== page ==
Which period of cinematic history do you consider to be the finest? The 1920’s which heralded the large-scale introduction of talkies? Perhaps the classic film noir period of the 40’s and 50’s is more your thing? Or how about the 60’s defined, in part, by the spaghetti western? For me, it belongs in the (ahem) rather specific mid-to-late 60’s to early-to-mid 70’s. The stars of the day (Hackman, Caine, McQueen at a pinch) were at the top of their game, the director’s (Coppola, Lumet, Kubrick) were never as bold again, but it’s due in large part to the fact that everybody’s shoes sounded pitch perfect when they walked (you might have to trust me on this).
Almost immediately after I’ve finished watching a film from this favoured era I’ll bound excitedly over to its entry on IMDB.com or Wikipedia to take a retrospective look at it. What I find are all the answers to my immediate questions: what impact (if any) did it make, how much did it cost/make, what became of the director and the cast, what was the production process like, and how is it remembered today? Oh, and what the hell was that ending all about?
I find myself constantly making previously unrecognised connections between the cast and their future roles (oh, that’s where I’ve seen them before) and finally ‘getting’ references to certain scenes or phrases in popular culture (I’ve found there’s around 56.5% chance of it being referenced in a Zucker-Abrahams-Zucker film). I find all this a great workout and stimulant for the brain.
I believe this same retrospective approach should also be taken with your archived web content. Somebody, somewhere (you perhaps?) took the ultimate decision to remove that flash element or replace that call to action. Why? Maybe you saw it as no longer relevant or useful for your audience? Maybe it was always meant for limited exposure? Or perhaps it was just your PHP developer’s ugly die() function error message that was removed with little mercy?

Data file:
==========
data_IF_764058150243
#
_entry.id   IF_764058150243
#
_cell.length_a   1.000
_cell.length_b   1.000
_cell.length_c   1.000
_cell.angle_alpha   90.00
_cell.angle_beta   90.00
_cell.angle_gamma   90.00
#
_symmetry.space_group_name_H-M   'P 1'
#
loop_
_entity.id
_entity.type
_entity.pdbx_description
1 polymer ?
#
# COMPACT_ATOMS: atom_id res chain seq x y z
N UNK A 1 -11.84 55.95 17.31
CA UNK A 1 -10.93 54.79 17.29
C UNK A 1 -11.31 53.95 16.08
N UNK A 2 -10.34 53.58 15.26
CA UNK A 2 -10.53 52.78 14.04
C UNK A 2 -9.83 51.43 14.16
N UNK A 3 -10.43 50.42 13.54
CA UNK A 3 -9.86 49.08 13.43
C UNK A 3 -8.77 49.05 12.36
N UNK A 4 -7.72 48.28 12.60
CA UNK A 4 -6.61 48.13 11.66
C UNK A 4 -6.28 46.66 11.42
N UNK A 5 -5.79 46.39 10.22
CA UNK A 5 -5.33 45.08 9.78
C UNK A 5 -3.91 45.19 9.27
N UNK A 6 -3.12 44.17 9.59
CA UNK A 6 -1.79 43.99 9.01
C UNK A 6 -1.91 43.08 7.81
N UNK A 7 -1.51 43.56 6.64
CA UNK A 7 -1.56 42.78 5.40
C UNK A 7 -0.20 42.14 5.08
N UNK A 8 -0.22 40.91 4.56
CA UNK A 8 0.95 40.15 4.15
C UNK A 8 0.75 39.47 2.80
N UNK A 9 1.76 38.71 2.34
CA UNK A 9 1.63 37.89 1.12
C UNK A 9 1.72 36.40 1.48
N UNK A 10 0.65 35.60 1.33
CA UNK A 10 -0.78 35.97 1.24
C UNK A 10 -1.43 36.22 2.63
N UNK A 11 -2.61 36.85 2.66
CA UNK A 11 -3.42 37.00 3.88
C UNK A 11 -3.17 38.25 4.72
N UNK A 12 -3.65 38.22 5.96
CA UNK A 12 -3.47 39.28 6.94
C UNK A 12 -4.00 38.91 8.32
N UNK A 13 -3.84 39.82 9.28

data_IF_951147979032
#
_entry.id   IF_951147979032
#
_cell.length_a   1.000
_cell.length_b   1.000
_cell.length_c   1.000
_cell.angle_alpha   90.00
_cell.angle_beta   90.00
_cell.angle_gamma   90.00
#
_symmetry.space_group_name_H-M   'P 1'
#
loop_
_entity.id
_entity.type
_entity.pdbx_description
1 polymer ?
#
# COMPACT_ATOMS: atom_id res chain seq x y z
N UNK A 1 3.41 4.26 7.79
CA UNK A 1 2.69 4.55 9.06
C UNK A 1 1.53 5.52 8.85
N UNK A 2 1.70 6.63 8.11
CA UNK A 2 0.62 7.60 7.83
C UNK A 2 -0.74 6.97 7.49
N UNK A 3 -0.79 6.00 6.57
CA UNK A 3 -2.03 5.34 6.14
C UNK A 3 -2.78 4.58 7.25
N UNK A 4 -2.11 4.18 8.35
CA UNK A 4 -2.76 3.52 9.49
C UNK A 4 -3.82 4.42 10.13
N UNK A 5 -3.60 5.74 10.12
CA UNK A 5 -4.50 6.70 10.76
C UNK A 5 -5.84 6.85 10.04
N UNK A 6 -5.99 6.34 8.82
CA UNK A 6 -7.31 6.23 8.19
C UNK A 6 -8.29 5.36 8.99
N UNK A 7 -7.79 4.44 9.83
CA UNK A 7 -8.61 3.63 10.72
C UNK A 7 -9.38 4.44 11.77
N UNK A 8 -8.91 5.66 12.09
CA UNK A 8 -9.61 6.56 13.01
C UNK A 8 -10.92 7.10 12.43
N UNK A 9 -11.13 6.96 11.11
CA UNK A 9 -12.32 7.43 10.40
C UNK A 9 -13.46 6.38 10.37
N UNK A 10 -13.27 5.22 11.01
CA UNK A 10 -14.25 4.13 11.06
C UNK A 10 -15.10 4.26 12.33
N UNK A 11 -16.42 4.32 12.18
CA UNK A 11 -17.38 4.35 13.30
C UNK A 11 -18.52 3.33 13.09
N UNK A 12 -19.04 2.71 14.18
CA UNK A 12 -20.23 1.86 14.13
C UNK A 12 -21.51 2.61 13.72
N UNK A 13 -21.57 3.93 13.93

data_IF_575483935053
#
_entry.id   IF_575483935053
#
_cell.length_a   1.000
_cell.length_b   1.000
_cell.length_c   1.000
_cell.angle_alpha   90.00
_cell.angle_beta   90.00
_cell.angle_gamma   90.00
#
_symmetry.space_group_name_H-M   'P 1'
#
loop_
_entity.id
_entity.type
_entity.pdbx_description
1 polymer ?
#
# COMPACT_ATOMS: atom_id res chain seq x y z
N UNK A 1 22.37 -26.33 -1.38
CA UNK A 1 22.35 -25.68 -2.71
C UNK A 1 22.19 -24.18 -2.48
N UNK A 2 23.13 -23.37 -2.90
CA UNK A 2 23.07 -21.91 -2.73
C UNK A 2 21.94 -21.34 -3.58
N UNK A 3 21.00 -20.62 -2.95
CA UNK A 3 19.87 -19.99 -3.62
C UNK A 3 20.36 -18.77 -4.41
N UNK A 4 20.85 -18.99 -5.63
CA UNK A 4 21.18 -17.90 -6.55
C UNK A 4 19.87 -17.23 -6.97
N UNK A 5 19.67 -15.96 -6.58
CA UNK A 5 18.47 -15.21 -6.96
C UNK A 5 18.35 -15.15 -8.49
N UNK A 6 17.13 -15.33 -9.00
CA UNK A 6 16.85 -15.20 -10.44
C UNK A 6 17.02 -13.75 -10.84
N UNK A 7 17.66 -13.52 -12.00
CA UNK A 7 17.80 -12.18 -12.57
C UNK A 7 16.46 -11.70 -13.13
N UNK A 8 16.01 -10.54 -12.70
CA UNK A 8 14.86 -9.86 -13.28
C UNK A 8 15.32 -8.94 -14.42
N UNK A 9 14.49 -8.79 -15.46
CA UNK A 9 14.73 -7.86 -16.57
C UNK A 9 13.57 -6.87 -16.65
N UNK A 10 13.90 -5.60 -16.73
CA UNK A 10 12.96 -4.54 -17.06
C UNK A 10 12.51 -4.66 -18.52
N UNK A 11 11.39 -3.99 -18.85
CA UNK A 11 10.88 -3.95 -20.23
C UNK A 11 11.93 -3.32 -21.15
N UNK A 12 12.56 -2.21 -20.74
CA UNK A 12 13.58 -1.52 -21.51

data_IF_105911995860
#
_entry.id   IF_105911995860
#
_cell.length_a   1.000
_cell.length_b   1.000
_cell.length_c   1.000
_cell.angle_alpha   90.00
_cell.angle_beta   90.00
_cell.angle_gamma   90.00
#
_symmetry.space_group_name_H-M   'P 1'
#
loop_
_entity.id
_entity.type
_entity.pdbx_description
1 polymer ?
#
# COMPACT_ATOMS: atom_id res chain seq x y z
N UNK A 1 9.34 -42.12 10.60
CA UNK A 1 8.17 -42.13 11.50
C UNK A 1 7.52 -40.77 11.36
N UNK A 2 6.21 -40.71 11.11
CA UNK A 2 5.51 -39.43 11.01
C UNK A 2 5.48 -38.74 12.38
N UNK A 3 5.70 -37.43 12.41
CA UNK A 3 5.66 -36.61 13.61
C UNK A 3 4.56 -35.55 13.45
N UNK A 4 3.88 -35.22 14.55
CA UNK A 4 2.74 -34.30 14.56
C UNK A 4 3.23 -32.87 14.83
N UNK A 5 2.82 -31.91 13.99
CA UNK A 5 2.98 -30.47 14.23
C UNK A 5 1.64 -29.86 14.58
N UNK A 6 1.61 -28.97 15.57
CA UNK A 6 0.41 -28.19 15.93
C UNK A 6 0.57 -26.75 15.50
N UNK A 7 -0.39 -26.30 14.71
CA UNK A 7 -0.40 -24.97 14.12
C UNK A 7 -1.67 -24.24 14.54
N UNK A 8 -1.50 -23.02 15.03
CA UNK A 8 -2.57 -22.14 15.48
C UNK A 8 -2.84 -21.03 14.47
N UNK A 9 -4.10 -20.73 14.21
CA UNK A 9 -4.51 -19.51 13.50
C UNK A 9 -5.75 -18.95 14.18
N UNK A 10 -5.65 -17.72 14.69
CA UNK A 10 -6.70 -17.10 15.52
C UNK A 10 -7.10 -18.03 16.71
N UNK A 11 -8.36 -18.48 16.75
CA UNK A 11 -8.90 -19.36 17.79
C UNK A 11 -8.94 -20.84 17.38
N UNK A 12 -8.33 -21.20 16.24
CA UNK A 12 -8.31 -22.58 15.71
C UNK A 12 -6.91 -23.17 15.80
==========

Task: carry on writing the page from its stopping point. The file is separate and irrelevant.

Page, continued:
Whatever the reason(s) behind its removal, start to ask yourself, and others who were involved in its creation and upkeep, some questions: what impact (if any) did it make, what did it contribute to the overall business goals, what did it help you achieve, how was it used by your audience, was it the catalyst for more of this type of content, and was it ultimately a success or failure?
We, quite rightly, focus on the ‘now’ when we’re compiling or tending to our content audits, but I think there’s a lot to be learnt from digging into your archives from time-to-time – especially if that content pre-dates your direct involvement. Learning from past experiences will often help you work out where to focus your skills and budget on next.
- Decommissioning a doomed website
- Approaches to web content strategy